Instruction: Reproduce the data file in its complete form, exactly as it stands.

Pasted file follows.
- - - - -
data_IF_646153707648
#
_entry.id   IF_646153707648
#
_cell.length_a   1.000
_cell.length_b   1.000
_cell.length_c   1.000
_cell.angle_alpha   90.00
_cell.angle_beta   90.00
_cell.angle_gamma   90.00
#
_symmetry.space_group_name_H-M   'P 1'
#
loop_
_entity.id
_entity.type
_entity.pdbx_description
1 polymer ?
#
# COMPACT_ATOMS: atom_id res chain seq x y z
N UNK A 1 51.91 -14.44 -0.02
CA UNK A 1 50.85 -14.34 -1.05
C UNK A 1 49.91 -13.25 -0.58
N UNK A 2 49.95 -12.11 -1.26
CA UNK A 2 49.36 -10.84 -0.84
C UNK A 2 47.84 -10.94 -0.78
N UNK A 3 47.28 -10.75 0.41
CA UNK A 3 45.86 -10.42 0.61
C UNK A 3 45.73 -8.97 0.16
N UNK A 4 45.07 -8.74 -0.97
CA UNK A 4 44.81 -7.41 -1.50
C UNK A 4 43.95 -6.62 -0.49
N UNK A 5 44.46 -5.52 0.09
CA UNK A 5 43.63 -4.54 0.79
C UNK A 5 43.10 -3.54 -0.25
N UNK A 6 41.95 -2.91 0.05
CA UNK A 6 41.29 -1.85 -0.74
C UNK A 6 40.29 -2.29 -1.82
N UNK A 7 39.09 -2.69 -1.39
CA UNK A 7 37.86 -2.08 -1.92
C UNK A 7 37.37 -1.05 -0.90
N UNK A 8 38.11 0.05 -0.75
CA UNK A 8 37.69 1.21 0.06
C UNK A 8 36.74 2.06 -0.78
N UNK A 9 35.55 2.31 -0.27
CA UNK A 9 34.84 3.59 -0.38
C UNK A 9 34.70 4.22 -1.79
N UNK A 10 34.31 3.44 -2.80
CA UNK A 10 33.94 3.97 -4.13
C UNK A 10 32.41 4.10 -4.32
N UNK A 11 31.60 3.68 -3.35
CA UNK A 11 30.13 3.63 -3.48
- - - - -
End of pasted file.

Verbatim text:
data_IF_646153707648
#
_entry.id   IF_646153707648
#
_cell.length_a   1.000
_cell.length_b   1.000
_cell.length_c   1.000
_cell.angle_alpha   90.00
_cell.angle_beta   90.00
_cell.angle_gamma   90.00
#
_symmetry.space_group_name_H-M   'P 1'
#
loop_
_entity.id
_entity.type
_entity.pdbx_description
1 polymer ?
#
# COMPACT_ATOMS: atom_id res chain seq x y z
N UNK A 1 51.91 -14.44 -0.02
CA UNK A 1 50.85 -14.34 -1.05
C UNK A 1 49.91 -13.25 -0.58
N UNK A 2 49.95 -12.11 -1.26
CA UNK A 2 49.36 -10.84 -0.84
C UNK A 2 47.84 -10.94 -0.78
N UNK A 3 47.28 -10.75 0.41
CA UNK A 3 45.86 -10.42 0.61
C UNK A 3 45.73 -8.97 0.16
N UNK A 4 45.07 -8.74 -0.97
CA UNK A 4 44.81 -7.41 -1.50
C UNK A 4 43.95 -6.62 -0.49
N UNK A 5 44.46 -5.52 0.09
CA UNK A 5 43.63 -4.54 0.79
C UNK A 5 43.10 -3.54 -0.25
N UNK A 6 41.95 -2.91 0.05
CA UNK A 6 41.29 -1.85 -0.74
C UNK A 6 40.29 -2.29 -1.82
N UNK A 7 39.09 -2.69 -1.39
CA UNK A 7 37.86 -2.08 -1.92
C UNK A 7 37.37 -1.05 -0.90
N UNK A 8 38.11 0.05 -0.75
CA UNK A 8 37.69 1.21 0.06
C UNK A 8 36.74 2.06 -0.78
N UNK A 9 35.55 2.31 -0.27
CA UNK A 9 34.84 3.59 -0.38
C UNK A 9 34.70 4.22 -1.79
N UNK A 10 34.31 3.44 -2.80
CA UNK A 10 33.94 3.97 -4.13
C UNK A 10 32.41 4.10 -4.32
N UNK A 11 31.60 3.68 -3.35
CA UNK A 11 30.13 3.63 -3.48